The property “is used by the public as an open space but is privately owned and maintained,” according to a staff report. “[It] has concrete paths, landscaping, a public ‘tot lot,’ open grass, trees, and irrigation.”
Since 2015, the county has had a public access easement over the property, the report said. When the land is turned over to the county, it will cost about $44,000 to maintain annually.
Acquiring the land gets Arlington closer to turning Short Bridge Park into a county park. Although the 3.5-acre open space was created through the Potomac Yard Phased Development Site Plan, adopted in 2000, it remained privately owned by the association and the Eclipse on Center Park condominiums.
That process includes two phases of construction to realizing the vision of the Short Bridge Park Master Plan, adopted by the County Board in January 2018.
(That was also when the name changed from its informal moniker, South Park.)
The existing park amenities were constructed by a developer.
“These improvements were intended as interim improvements until Arlington County funds were available to develop a Park Master Plan and implement permanent park improvements,” the master plan said. “The developer-constructed improvements are minimal and lack typical County park amenities such as trash cans, seating, signage, and Americans with Disabilities Act accessible pathways.”
It will take a few years, however, before the master plan’s vision for the park is implemented.
“The first phase includes a trail connection that links Richmond Highway to the Four Mile Run trail and is estimated to begin construction in late 2021,” a county staff report said.
The trail project is funded through a federal grant and 20% county match, according to the report.
“The second phase of the park master plan will construct the rest of the park and is dependent on Capital Improvement Plan (CIP) funds,” the report said.
As of now, the adopted CIP plan — which schedules out county projects through 2028 — identified construction funding for phase two “in the out-years” or the 2023-24 fiscal year, the county said.
According to the master plan, this phase includes a dog run, a riverfront overlook and an “interpretive plaza.”
Image via Arlington County
(Updated 03/11/22) Rep. Don Beyer announced yesterday that he has requested federal funds to go toward a health initiative and two parks projects in Arlington County.
If approved, the funding would fund repaving a section of the Bluemont Junction Trail and repairing replacing a key pedestrian bridge in Glencarlyn Park. It would also purchase vehicles needed by a mobile response team that would respond to behavioral health crises rather than police.
The money would come from the Fiscal Year 2022 Community Project Funding Program, which provides targeted funding for local projects nationwide. Representatives were able to submit requests for up to 10 projects but there is no guarantee of approval. Beyer also requested money for projects benefiting the cities of Alexandria and Falls Church as well as Fairfax County.
“The infrastructure requests would enhance pedestrian routes in the region, support [electric vehicles] and other environmentally friendly initiatives, fund mental health resources, and support a pilot program for the deployment of body-worn cameras for the Alexandria Police Department,” Beyer said. “These are worthy projects deserving of federal funding.”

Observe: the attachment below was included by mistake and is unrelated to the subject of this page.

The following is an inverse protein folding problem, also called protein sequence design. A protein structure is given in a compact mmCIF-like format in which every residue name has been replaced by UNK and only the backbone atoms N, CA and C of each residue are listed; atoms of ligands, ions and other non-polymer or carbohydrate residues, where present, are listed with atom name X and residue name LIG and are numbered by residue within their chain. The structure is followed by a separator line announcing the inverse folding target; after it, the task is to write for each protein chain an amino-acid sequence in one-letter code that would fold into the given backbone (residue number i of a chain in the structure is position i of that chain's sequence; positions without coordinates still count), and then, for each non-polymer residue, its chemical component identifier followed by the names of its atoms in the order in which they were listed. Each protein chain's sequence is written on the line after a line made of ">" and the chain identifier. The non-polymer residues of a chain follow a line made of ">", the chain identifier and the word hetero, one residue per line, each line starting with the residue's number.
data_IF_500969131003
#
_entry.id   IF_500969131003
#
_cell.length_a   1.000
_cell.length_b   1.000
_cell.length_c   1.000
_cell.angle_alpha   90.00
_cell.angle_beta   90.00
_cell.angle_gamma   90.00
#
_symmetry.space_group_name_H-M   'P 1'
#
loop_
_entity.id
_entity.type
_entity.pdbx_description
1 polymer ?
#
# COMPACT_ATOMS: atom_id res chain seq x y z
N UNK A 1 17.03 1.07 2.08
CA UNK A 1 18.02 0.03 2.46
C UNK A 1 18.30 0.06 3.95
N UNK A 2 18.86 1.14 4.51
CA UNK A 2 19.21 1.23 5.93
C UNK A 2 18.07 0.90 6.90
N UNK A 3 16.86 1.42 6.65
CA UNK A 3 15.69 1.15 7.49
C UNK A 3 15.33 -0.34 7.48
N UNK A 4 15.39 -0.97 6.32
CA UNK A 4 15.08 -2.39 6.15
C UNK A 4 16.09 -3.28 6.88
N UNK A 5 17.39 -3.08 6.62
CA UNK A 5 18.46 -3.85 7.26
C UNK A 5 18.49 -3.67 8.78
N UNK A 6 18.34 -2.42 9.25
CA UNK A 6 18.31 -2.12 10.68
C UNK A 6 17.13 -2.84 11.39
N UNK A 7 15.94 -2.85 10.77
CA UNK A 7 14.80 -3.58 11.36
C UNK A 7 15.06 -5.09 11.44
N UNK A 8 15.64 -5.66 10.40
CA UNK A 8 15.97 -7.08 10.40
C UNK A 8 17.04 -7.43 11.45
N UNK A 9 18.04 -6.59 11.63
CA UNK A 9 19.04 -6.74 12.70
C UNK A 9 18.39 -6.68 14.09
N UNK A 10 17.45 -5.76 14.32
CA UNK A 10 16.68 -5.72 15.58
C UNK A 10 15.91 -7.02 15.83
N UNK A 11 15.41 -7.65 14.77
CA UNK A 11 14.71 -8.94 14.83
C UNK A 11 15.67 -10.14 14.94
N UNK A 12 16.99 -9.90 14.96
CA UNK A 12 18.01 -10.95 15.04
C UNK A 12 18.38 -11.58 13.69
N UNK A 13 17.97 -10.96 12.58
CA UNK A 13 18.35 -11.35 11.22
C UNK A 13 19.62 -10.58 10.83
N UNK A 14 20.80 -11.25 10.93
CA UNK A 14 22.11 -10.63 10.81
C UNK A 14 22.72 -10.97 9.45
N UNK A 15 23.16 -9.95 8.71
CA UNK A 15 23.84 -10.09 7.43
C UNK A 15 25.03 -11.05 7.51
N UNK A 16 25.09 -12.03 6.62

For the Bluemont Junction Trail, Beyer requested $325,000 to repave a segment of the trail and adjacent connector paths, improvements that the county identified during a 2018 trails assessment.
“The current trail pavement and connectors are in deteriorating condition with limited or poor access from adjacent and intersecting streets,” the announcement said.
Beyer requested $800,000 to replace the Glencarlyn Park pedestrian bridge lost during the July 2019 flash flooding. The Glencarlyn bridge was also included in Arlington’s adopted 2021 Capital Improvements Plan. (This article incorrectly said the Lubber Run bridge had been replaced. At the time, funding had been secured for its replacement. The project to replace one of the park’s two destroyed bridges is now in its design phase.)
“Of the six pedestrian bridges lost in the flooding event, the most important one for connectivity is the bridge in Glencarlyn Park,” Beyer’s announcement said. “This bridge connects the main park area, dog exercise area and neighboring communities to the west of Four Mile Run to the Washington & Old Dominion Trail. The bridge connection is important as both a commuter connection and for recreation and leisure walks on the W&OD Trail.”
On behalf of Arlington County, Beyer requested $390,000 to purchase two medically-equipped vehicles to be used by a team tasked with responding to mental health crises. Arlington’s Police Practices Group recently recommended that the county transition from dispatching police to such incidents to sending out a specialized mobile crisis response unit.
“The requested funds will support a ‘Help not Handcuffs’ approach to ensure that persons in behavioral health crises receive the most appropriate assistance needed when and where they need it,” Beyer’s announcement said. “A behavioral health response vs. a law enforcement response will increase community-based mental health care, decrease emergency department use, reduce inpatient admissions, divert from the criminal justice system and supports racial justice.”
In its lengthy report, the Police Practices Group also recommended procuring specialized vehicles or retrofitting existing ones for the mobile crisis unit.
The vehicles would supplement $574,000 in the county’s Fiscal Year 2022 budget to support an enhanced mental health crisis response program in the Department of Human Services. That allocation would fund a physician’s assistant, nurse, clinician, transport van and operating supplies.
Photo via Flickr pool user Tom Mockler